Bill Gates appears to be less concerned about the perils of artificial intelligence than some other Silicon Valley entrepreneurs.
In a blog post published on Tuesday, the Microsoft co-founder addressed some of the most serious concerns about artificial intelligence, including the potential for misinformation and job displacement. However, he emphasized that these hazards are “manageable.”
“This is not the first time that a major innovation has introduced new threats that have had to be controlled,” Gates wrote. “We’ve done it before.”
Gates compared artificial intelligence to earlier “transformative” advances in society, such as the invention of the automobile, which prompted the public to adopt seat belts, speed limits, driver’s licenses, and other safety requirements. He believes that while innovation may cause “a lot of turbulence” in the beginning, society would “come out better off in the end.”
Everything you wanted to know about artificial intelligence but were too afraid to ask
Microsoft is one among the frontrunners in the race to develop and integrate a new generation of generative AI tools into popular products that promise to make people more productive and creative. However, a number of industry leaders have explicitly predicted apocalyptic scenarios for the quickly expanding technology.
In late May, dozens of AI researchers and celebrities, including Microsoft’s CTO Kevin Scott, signed a one-sentence letter stating: “Mitigating the risk of extinction from AI should be a global priority alongside other societal-scale risks such as pandemics and nuclear war.”
People should not “panic” over disastrous AI scenarios, according to Gates. “Could a machine decide that humans are a threat, conclude that its interests are different from ours, or simply stop caring about us?” Gates wondered in a blog post earlier this year. Perhaps, but this problem is no more pressing today than it was before the recent AI advancements.”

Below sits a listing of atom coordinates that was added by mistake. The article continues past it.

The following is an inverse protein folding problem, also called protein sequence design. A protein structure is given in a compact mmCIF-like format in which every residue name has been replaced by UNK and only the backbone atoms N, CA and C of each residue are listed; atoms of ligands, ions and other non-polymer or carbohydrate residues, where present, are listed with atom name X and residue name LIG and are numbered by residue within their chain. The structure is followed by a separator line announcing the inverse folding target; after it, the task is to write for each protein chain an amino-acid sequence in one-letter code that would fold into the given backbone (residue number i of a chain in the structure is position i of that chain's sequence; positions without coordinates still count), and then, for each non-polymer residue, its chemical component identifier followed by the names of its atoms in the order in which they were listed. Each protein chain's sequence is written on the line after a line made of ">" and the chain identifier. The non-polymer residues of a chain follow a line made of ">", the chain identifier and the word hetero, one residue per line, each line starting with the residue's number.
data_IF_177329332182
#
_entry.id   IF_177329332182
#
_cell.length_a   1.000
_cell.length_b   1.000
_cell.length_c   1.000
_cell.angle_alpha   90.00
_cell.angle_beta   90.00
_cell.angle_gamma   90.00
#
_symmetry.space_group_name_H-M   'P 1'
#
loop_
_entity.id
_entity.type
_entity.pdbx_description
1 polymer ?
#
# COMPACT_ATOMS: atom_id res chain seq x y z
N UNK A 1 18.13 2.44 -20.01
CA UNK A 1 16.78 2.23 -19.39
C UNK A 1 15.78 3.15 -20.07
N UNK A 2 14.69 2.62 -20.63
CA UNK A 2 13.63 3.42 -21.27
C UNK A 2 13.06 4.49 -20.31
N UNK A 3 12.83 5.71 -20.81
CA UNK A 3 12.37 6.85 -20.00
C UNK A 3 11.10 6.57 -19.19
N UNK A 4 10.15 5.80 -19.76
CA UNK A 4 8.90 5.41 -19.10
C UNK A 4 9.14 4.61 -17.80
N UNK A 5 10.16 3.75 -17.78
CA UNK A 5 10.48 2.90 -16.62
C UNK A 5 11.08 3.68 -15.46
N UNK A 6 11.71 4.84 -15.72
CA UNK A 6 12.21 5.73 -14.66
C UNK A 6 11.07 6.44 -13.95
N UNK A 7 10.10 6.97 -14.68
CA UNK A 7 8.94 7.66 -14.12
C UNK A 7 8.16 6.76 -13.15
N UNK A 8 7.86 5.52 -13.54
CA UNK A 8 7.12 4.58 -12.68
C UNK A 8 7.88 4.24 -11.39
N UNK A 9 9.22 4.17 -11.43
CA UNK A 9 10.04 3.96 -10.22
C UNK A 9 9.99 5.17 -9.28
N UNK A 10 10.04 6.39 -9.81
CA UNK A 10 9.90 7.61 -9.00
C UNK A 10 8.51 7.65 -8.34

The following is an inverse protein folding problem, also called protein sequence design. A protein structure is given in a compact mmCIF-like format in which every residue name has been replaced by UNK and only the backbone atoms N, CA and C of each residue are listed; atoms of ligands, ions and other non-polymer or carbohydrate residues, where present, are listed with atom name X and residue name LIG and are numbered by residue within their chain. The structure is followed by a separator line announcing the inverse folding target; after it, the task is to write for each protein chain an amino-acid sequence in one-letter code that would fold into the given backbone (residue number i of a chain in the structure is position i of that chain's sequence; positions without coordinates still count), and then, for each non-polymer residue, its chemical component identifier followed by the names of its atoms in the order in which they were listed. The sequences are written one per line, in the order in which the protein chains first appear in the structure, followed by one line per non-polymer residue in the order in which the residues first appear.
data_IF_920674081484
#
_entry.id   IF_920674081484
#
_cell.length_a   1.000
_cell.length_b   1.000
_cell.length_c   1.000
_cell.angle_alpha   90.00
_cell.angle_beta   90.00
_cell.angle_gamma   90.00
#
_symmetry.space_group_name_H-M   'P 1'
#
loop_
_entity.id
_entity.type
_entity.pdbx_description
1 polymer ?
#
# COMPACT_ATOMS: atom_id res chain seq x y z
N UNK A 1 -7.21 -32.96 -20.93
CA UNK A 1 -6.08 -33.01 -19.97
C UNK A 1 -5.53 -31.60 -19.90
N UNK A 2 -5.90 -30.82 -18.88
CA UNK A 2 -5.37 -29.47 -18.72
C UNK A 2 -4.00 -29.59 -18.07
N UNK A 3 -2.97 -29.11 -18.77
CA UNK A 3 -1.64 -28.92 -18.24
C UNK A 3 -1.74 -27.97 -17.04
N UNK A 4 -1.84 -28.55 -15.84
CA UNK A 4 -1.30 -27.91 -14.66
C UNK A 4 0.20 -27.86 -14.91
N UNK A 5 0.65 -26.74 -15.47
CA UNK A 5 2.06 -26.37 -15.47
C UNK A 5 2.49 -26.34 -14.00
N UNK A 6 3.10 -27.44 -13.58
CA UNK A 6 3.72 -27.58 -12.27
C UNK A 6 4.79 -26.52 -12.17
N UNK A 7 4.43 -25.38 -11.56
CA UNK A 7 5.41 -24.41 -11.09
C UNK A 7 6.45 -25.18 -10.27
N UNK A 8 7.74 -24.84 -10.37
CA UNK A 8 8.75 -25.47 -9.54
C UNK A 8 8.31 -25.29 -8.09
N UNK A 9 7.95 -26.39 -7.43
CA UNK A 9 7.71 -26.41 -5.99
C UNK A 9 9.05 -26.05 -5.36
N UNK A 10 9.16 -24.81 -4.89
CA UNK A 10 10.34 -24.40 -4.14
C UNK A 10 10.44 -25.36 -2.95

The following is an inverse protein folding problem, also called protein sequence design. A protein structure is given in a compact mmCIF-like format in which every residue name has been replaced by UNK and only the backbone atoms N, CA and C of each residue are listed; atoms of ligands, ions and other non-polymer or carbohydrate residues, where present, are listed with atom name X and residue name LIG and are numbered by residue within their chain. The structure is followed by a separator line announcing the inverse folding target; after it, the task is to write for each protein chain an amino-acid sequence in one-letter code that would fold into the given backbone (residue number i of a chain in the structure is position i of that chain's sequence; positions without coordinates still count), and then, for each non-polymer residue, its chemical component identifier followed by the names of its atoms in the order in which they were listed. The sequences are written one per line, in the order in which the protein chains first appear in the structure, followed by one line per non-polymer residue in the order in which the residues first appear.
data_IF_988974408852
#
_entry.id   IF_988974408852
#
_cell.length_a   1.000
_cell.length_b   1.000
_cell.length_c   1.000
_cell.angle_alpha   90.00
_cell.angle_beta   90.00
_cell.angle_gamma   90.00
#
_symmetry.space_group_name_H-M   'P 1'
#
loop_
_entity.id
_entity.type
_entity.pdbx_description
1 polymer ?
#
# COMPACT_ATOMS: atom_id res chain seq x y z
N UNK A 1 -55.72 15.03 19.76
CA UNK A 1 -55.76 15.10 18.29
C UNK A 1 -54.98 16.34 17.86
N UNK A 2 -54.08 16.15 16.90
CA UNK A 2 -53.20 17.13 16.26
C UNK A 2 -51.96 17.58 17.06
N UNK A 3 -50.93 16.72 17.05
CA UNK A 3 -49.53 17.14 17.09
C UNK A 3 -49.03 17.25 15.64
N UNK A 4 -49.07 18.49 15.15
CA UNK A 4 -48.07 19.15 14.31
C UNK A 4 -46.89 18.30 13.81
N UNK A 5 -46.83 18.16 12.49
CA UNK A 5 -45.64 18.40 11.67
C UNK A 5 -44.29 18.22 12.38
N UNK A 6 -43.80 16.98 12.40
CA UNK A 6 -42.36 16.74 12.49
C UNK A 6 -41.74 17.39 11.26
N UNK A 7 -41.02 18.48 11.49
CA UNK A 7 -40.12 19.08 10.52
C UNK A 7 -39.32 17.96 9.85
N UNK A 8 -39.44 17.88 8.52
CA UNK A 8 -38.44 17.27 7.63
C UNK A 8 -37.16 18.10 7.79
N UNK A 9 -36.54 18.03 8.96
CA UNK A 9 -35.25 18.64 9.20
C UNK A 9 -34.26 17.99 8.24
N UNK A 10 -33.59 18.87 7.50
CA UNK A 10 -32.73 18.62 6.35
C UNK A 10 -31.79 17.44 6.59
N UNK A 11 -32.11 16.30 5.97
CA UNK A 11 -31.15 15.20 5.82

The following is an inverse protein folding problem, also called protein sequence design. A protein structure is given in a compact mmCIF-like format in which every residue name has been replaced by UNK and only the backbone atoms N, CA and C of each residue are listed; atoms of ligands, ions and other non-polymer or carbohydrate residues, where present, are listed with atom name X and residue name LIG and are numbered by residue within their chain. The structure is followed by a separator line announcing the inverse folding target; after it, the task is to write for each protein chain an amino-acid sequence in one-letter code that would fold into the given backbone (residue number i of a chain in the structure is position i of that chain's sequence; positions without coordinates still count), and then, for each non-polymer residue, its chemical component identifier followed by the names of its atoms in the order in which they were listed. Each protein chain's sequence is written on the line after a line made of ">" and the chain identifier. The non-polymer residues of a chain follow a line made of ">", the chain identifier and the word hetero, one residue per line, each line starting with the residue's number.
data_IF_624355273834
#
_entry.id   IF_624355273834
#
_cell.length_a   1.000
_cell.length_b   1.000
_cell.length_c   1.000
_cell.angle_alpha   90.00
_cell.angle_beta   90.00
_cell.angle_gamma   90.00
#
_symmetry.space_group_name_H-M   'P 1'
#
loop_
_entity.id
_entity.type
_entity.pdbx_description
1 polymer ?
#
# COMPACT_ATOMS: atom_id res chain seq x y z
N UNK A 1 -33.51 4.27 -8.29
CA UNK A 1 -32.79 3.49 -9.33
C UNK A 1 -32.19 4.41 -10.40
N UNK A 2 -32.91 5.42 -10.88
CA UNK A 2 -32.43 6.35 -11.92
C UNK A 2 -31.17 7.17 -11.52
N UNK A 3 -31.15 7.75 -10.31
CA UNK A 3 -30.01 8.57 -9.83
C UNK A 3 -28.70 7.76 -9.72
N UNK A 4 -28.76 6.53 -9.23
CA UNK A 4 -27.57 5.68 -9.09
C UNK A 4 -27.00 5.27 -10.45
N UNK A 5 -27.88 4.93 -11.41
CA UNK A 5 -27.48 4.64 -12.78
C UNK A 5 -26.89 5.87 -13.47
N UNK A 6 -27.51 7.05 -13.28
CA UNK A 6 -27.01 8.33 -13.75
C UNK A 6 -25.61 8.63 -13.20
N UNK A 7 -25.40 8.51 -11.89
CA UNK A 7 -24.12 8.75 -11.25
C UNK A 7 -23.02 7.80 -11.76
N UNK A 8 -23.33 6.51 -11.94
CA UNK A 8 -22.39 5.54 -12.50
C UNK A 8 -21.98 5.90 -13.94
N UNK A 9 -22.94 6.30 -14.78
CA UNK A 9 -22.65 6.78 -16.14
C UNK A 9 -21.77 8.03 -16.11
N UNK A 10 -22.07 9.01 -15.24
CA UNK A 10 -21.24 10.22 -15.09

In a blog post this week, Gates stated that one of the most concerning aspects of AI is the potential for deepfakes and AI-generated misinformation to harm elections and democracy. Gates stated that he is “hopeful” that “AI can help identify deepfakes as well as create them.” He also stated that legislation around deepfake usage and labeling should be clear “so everyone understands when something they’re seeing or hearing is not genuine.”
Gates was also concerned about how AI could make it simpler for hackers and even countries to undertake cyberattacks against individuals and governments. Gates advocated for the creation of relevant cybersecurity measures, as well as for nations to consider establishing a worldwide AI agency comparable to the International Atomic Energy Agency.
Other concerns raised by Gates were how AI may replace people’s professions, perpetuate prejudices embedded into the data on which it’s taught, and even alter how children learn to write.
“It reminds me of the 1970s and 1980s, when electronic calculators became widely available,” Gates wrote. “Some math teachers were concerned that students would stop learning basic arithmetic, but others welcomed the new technology and focused on the thinking skills that go with it.”
“It’s natural to feel unsettled” during a transition period, according to Gates, but he remains hopeful about the future and how “history shows that it’s possible to solve the challenges created by new technologies.”
“It’s the most transformative innovation that any of us will see in our lifetimes,” he wrote, “and a healthy public debate will depend on everyone being knowledgeable about the technology, its benefits, and its risks.”
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